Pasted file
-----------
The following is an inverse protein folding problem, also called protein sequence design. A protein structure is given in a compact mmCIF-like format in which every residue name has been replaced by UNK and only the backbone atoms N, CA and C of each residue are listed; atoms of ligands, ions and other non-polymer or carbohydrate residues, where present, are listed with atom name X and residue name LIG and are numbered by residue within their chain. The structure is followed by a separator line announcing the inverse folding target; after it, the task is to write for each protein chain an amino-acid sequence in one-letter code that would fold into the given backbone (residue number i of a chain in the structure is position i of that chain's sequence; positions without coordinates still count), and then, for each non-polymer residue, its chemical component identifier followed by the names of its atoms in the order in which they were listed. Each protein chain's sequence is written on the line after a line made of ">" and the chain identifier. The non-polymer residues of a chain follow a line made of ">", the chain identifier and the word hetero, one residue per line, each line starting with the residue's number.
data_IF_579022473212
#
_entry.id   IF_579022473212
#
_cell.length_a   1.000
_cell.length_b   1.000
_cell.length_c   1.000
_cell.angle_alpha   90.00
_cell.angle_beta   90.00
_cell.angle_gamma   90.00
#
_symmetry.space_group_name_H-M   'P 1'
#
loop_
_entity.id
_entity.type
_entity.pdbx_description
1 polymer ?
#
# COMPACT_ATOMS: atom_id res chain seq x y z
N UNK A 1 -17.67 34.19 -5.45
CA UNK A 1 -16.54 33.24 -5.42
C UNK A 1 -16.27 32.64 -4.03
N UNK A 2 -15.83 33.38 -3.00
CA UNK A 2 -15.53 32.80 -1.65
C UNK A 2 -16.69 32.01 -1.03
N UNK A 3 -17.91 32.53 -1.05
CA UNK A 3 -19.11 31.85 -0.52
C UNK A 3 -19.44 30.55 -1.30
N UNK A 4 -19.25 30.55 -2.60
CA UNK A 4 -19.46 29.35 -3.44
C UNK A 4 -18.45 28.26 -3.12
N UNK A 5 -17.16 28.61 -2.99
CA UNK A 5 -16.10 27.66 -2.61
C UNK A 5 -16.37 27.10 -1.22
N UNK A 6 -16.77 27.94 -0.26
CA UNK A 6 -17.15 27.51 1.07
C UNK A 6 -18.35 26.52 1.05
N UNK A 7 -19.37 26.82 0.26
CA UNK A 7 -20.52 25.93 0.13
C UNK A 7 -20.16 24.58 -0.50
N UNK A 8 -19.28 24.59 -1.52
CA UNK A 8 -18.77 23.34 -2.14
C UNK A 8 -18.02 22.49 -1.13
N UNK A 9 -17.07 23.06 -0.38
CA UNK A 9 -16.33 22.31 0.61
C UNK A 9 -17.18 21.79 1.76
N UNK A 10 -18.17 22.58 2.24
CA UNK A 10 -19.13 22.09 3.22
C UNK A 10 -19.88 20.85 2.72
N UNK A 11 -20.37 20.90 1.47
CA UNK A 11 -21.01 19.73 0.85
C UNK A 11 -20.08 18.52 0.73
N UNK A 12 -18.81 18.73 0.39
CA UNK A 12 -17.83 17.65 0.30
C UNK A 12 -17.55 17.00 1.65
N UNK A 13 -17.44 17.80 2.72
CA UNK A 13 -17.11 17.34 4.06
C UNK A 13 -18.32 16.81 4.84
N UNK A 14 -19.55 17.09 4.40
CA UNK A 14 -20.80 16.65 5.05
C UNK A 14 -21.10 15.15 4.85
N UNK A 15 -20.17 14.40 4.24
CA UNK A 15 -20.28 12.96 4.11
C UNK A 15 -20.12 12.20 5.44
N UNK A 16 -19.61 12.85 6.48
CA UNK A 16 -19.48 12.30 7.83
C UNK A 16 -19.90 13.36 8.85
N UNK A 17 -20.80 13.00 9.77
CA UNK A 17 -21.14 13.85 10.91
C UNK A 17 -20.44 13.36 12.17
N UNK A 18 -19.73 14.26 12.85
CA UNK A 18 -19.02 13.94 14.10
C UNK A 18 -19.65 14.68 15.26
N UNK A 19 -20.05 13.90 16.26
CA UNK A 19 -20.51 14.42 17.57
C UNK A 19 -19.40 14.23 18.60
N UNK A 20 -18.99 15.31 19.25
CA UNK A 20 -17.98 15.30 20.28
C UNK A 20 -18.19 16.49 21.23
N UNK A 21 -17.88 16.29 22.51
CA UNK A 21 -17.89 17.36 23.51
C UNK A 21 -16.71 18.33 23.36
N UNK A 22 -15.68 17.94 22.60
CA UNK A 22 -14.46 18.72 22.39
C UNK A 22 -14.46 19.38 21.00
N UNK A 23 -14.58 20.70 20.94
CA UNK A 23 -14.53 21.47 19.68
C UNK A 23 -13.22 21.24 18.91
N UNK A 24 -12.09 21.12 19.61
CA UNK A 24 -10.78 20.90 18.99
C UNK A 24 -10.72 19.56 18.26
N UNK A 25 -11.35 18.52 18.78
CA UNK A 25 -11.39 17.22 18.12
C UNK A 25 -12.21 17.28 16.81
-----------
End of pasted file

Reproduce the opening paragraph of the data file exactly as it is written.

The following is an inverse protein folding problem, also called protein sequence design. A protein structure is given in a compact mmCIF-like format in which every residue name has been replaced by UNK and only the backbone atoms N, CA and C of each residue are listed; atoms of ligands, ions and other non-polymer or carbohydrate residues, where present, are listed with atom name X and residue name LIG and are numbered by residue within their chain. The structure is followed by a separator line announcing the inverse folding target; after it, the task is to write for each protein chain an amino-acid sequence in one-letter code that would fold into the given backbone (residue number i of a chain in the structure is position i of that chain's sequence; positions without coordinates still count), and then, for each non-polymer residue, its chemical component identifier followed by the names of its atoms in the order in which they were listed. Each protein chain's sequence is written on the line after a line made of ">" and the chain identifier. The non-polymer residues of a chain follow a line made of ">", the chain identifier and the word hetero, one residue per line, each line starting with the residue's number.